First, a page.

While the needles can feel uncomfortable, they usually don't hurt. They are very thin (only about three times the thickness of a human hair and much finer than the needles used to give injections). Once the needles are inserted (generally from one to 15 are used), the acupuncturist may twist them manually or send a weak electrical current through them to increase the energy flow. The needles may be left in for 15 to 40 minutes, depending on the ailment. Some practitioners also use moxibustion, which involves burning herbs (primarily the dried herb mugwort), near acupoints, to hasten healing.
Different patients experience different sensations from an acupuncture session. Some describe a pins-and-needles feeling, others may feel numbness or nothing at all. Most find the sessions relaxing, and many fall asleep during or immediately after treatment.
Some patients notice rapid improvement after just a few sessions. In those whose conditions have taken years to develop, treatment may take longer.
Acupuncture's primary use in the United States has been to relieve chronic pain--caused by such ailments as arthritis, headache, PMS, and back pain.
In 1997, an advisory panel for the National Institutes of Health (NIH) evaluated hundreds of acupuncture studies and concluded that the therapy is an effective treatment for postoperative pain after dental surgery and for nausea induced by chemotherapy, pregnancy ("morning sickness"), and anesthesia. The NIH panel also called acupuncture a useful adjunct and acceptable treatment for a variety of conditions, including fibromyalgia, stroke rehabilitation, headache, and carpal tunnel syndrome.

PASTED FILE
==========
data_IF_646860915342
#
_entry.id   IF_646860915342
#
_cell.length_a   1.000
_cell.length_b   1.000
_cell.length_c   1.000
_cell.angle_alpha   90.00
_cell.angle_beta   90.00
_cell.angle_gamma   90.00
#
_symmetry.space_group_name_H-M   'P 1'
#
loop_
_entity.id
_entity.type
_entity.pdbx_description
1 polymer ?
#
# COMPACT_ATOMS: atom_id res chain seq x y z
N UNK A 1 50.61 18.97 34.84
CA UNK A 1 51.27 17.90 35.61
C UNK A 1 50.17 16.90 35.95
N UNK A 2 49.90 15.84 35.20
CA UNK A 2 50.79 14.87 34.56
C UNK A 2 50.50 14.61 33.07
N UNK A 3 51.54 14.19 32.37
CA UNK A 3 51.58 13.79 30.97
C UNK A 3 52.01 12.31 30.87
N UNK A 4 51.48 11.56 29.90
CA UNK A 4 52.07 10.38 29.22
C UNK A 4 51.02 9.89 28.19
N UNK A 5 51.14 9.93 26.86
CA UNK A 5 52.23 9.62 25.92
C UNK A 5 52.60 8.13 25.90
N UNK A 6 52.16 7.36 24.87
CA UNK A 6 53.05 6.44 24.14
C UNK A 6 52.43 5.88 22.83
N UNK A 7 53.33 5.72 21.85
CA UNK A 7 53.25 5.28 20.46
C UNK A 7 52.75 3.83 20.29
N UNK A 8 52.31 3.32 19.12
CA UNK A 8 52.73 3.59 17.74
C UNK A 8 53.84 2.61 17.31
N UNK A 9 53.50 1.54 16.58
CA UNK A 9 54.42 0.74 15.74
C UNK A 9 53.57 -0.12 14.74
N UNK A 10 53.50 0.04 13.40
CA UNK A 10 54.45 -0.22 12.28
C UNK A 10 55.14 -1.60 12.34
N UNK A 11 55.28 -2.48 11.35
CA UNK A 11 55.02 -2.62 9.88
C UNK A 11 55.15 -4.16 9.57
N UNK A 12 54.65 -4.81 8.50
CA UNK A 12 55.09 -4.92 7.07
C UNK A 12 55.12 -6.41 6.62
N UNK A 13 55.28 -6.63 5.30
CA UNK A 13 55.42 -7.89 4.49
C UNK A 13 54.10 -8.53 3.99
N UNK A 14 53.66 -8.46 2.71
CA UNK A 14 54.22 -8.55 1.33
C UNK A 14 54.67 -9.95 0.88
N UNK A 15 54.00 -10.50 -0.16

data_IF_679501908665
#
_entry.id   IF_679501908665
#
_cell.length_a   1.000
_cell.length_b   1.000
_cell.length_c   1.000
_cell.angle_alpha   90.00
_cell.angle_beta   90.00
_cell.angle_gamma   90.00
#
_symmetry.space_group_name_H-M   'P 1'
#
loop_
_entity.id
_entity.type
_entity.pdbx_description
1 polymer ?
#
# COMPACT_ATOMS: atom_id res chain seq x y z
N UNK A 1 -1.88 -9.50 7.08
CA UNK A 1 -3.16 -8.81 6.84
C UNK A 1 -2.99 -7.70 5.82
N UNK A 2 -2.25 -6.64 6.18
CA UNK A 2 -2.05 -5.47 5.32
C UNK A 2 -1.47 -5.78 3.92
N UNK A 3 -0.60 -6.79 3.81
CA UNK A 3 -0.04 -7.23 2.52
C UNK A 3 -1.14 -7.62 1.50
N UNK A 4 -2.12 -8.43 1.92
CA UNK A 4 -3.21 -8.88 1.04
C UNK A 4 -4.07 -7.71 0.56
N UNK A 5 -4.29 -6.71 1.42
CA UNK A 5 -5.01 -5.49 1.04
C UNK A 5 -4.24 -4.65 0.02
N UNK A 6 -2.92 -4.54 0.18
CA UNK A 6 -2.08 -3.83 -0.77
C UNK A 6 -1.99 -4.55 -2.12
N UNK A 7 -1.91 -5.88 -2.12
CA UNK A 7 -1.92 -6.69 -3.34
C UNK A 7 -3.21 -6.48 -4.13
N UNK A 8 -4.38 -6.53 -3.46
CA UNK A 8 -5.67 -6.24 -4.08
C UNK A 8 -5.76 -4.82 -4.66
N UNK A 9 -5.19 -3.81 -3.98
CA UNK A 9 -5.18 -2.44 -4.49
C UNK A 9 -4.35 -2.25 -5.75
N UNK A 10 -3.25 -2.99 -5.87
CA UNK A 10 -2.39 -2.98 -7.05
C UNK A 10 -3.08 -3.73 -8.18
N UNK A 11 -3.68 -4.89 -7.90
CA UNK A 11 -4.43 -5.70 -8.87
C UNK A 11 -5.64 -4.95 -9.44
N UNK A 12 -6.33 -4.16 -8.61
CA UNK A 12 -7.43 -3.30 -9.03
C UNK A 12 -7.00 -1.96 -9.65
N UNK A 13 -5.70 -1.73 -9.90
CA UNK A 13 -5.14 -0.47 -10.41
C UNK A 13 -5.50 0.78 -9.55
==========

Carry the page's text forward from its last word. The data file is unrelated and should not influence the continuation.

Since then there have been varying studies regarding the use of acupuncture for arthritis.
There are an estimated 13,000 licensed and certified acupuncturists in the U.S. Most states allow physicians to perform this procedure, even with only limited training of 100 to 200 hours.
While 35 states and the District of Columbia require non-physician acupuncturists to be licensed, standards vary widely and in some states even people without much training can call themselves acupuncturists. It is therefore important to get a referral from your doctor or from a reputable acupuncture organization, such as The National Certification Commission for Acupuncture and Oriental Medicine (NCCAOM) in Alexandria, Virginia, or the American Academy of Medical Acupuncture in Los Angeles, California.
• Hepatitis B and other contagious diseases can be transmitted from needles that aren't sterilized properly. Disposable needles only should be used.
• Stimulating certain acupuncture points, particularly those on or near the abdomen, can trigger uterine contractions and could induce premature labor and possibly miscarriage. Before using acupuncture to treat morning sickness, one should consult their physician.
• People on anticoagulant drugs may bleed easily even when thin acupuncture needles are inserted. A patient with this problem should consult their physician before having acupuncture.
• Electrical stimulation of acupuncture needles could cause problems for people with pacemakers, as could magnets, which are sometimes used to stimulate acupoints.
• Anyone with a compromised immune system needs to be especially careful that the acupuncturist is using disposable needles.
• Diabetics should also be cautious about using acupuncture because of the risk of infection.
As mentioned earlier, treatment with acupuncture releases the body's endorphins and enkephalin, natural pain-killing chemicals. One report examined its use for carpal tunnel syndrome pain. According to Maxine Karpen, R.N., "in a study of acupuncture treatment of Carpal Tunnel Syndrome, a positive response was demonstrated in 35 of 36 patients, 14 of whom had been previously treated unsuccessfully with surgery."